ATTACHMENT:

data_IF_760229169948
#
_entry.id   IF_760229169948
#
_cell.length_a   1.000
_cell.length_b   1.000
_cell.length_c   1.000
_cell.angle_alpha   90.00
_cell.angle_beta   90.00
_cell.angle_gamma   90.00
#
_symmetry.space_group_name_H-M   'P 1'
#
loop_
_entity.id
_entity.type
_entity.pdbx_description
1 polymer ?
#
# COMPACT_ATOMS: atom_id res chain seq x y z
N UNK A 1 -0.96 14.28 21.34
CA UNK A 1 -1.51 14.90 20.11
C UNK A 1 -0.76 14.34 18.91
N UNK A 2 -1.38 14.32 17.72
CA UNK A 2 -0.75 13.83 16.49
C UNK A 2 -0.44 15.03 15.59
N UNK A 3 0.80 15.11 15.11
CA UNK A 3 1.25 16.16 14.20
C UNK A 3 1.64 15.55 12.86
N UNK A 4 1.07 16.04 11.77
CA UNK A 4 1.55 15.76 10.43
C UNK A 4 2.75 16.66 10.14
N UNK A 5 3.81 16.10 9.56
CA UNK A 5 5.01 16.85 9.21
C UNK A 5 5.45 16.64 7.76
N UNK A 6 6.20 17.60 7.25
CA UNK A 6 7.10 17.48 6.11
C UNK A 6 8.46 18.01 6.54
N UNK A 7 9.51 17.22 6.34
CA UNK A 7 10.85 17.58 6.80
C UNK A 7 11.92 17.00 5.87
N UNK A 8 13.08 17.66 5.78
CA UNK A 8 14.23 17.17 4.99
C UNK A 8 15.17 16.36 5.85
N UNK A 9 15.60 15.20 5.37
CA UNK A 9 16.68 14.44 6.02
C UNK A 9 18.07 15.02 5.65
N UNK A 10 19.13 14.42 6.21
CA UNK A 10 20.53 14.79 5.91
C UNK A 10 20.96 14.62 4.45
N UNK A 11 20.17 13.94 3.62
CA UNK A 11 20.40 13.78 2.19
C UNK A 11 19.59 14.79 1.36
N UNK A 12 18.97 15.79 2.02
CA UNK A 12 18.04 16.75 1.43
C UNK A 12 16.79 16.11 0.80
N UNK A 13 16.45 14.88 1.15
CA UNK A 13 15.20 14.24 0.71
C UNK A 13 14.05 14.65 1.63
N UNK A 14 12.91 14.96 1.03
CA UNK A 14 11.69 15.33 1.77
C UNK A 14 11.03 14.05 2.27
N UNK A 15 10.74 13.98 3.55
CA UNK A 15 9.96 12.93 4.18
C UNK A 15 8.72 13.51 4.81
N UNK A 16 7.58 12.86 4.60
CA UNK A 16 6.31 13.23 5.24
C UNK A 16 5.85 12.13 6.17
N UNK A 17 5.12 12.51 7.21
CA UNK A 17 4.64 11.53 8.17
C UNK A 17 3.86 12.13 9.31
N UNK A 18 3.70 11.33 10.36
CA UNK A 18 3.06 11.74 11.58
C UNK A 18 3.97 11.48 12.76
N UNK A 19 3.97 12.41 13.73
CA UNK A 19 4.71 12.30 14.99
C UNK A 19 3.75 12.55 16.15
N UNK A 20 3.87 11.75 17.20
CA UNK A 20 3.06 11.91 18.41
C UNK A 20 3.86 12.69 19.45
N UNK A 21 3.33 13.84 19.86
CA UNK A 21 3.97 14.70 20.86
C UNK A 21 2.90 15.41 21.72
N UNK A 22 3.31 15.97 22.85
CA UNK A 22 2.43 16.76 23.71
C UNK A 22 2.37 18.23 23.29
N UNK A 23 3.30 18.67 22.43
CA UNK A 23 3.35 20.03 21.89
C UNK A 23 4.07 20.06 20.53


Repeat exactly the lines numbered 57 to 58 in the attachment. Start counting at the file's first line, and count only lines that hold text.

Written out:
N UNK A 13 16.45 14.88 1.15
CA UNK A 13 15.20 14.24 0.71